The Care and Keeping Of Your Foundation
The Care and Keeping Of Your Foundation

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Caring for the foundation of your home is an intensive practice. Even the most diligent of homeowners can’t predict when or where their foundation may crack. There are some signs, though, that you can look out for if you anticipate or suspect a crack. Take a gander through this guide to learn about the different kinds of cracks you may have to contend with and what preventive steps you can take to preserve your home.

Your Foundation Is Cracking – Why?

Indiana just about takes the cake for inconsistent weather patterns. What does this have to do, though, with your foundation and the likelihood it may crack?

The material particles that make up your foundation respond to the temperature outdoors. As the weather warms, these particles tend to expand. As the weather grows colder, these particles will shrink. Because Indiana’s weather patterns are so unpredictable, your foundation may grow and shrink several times over the course of a single day.

Unfortunately, that kind of change puts a lot of stress on your foundation. Cracks, like stretch marks, are likely to appear as your foundation tries to accommodate those changes.

Know Your Foundation Cracks

When or if your foundation cracks, it will likely crack in one of three ways. These three primary crack types include:

  • Vertical Cracks. If the contractor who built your home used green wood as your supports, you may find yourself dealing with a vertical crack. These types of cracks are the result of excess pressure placed upon wood than has not yet had time to harden. You may be dealing with a vertical crack if you notice the walls of your basement or crawl space starting to sag.
  • Horizontal Cracks. Many older homes in Indianapolis, IN, have foundations made out of concrete or brick. Unfortunately, these homes are prone to horizontal cracks. These cracks most frequently form due to an excess of stress. When your home settles, your foundation is contracting and growing in response to changes in the temperature. If the temperature changes too quickly – and in Indianapolis, it frequently does – then a crack may form as your foundation tries to accommodate a natural physical reaction.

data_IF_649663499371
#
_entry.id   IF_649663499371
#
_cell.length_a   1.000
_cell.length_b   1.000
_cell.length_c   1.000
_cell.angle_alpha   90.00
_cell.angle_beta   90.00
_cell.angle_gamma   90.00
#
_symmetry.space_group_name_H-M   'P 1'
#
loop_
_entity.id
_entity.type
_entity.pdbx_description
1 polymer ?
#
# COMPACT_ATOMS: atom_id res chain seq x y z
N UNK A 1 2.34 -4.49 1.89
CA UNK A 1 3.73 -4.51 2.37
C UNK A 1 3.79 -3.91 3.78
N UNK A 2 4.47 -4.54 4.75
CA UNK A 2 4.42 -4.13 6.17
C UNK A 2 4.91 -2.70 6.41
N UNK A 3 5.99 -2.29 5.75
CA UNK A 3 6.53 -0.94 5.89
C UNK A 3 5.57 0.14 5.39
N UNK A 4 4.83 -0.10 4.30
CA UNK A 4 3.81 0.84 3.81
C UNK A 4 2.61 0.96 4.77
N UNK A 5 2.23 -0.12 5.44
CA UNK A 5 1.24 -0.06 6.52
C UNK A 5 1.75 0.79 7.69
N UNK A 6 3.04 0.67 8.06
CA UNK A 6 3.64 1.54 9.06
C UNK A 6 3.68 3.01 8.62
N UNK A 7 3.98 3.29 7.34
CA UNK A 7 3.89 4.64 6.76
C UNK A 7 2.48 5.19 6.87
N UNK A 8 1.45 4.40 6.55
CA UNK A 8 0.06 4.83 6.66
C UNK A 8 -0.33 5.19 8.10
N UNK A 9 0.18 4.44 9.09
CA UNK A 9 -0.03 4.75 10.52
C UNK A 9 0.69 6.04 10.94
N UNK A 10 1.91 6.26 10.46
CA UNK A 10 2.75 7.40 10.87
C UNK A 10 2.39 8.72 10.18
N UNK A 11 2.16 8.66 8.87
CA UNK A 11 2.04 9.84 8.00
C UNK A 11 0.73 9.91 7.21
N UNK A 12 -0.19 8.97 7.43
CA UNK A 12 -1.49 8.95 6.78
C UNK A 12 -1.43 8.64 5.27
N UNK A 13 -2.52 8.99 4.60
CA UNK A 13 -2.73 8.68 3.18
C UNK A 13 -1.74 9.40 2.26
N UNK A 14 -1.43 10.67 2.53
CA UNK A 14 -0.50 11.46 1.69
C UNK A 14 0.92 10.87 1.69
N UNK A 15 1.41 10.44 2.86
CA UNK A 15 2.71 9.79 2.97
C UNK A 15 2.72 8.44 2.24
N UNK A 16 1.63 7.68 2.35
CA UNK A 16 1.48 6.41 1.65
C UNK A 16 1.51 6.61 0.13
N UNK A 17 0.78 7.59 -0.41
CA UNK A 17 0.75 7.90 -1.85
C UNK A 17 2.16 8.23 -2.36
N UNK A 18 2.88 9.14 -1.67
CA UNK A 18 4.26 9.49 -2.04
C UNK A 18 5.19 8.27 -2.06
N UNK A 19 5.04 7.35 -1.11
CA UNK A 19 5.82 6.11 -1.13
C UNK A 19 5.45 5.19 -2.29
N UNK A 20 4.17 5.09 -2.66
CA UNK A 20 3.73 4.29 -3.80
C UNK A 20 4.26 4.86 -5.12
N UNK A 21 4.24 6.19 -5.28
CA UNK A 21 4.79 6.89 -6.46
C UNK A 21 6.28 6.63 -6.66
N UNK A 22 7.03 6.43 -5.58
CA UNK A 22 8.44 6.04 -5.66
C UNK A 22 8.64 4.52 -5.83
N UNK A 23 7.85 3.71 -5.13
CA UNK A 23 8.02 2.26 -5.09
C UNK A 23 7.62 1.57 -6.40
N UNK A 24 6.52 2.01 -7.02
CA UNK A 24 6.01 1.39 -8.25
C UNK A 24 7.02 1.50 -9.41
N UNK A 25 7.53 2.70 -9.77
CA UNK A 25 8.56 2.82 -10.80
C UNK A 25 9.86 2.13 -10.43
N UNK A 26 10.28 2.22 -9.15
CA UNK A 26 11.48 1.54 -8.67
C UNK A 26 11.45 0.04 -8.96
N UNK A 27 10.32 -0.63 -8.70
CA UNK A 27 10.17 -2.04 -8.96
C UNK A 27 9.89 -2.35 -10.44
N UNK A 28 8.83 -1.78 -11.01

• Diagonal Cracks. The same pattern of rapid contraction and growth can cause a diagonal crack to appear in your foundation. These cracks, however, most frequently appear in foundations that settle unevenly. Keep an eye out to see if one side of your basement floods more frequently than the other. If it does, that will be the side on which a diagonal crack originates, should one ever appear in your foundation.
    If you have a crack in your foundation, you’re going to need to work with a contractor to seal it before moving forward with any additional waterproofing solutions. After all, you can’t adequately tend to the symptoms of a crack before handling the core problem.

Symptoms of a Foundation Crack

You’re not always going to be able to see a crack in your foundation. However, there are some signs that will give a crack away after one develops. These signs include:

  • Unpleasant Smells
  • Mold
  • Decreasing temperatures in your basement or crawl space
  • Pest infestations
  • Leaks and water damage

Do note, though, that these are the same signs that help you determine whether or not your basement or crawl space is leaking. You’ll need to work with a contractor to determine whether you have a standard leak on your hands or if you need to invest in foundation repairs.

Preventing Foundation Cracks

The good news is that there are several different ways you can prevent cracks from forming in your foundation. These solutions include:

  • Waterproof your foundation. When dampness or standing water makes its way inside your home, it lowers the temperature of the entire space. If your foundation is frequently in contact with this kind of dampness or water, then it may undergo more severe temperature fluctuations than the ones Indianapolis already forces upon it. When you waterproof your foundation – using French drains, sump pumps, dehumidifiers, vapor barriers or temporary sealants – you prevent water from having this effect. No water, no cracks!
  • Keep gunk and leaves out of your gutters. You’ll also want to ensure that any precipitation run-off makes its way away from the perimeter of your home. One of the best ways to do this is to keep your gutters clean. It’s no fun for anyone, but ensuring that rainwater doesn’t come barreling down on your perimeter may mean the difference between extensive foundation repairs and easy living in the years to come.
  • Water your lawn. It seems odd to recommend watering your lawn after recommending you redirect water away from your home. However, the soil around your home can help you mitigate any foundational flooding. Soil particles grow and shrink depending on the amount of water they come into contact with. If your lawn is especially dry, one heavy rain may send water straight toward your foundation. If you invest in a sprinkler system, you won’t have to deal with leaks that are as destructive.
  • Landscape carefully. You’ll also want to do what you can to keep trees with extensive root systems at least 20 feet away from your home. Sprawling roots can disrupt your foundation and cause cracks without the help of the weather.

If you think your foundation may have cracked, or if you want to work to prevent a crack, be sure to reach out to an Indianapolis contractor for a free inspection and estimate as soon as possible.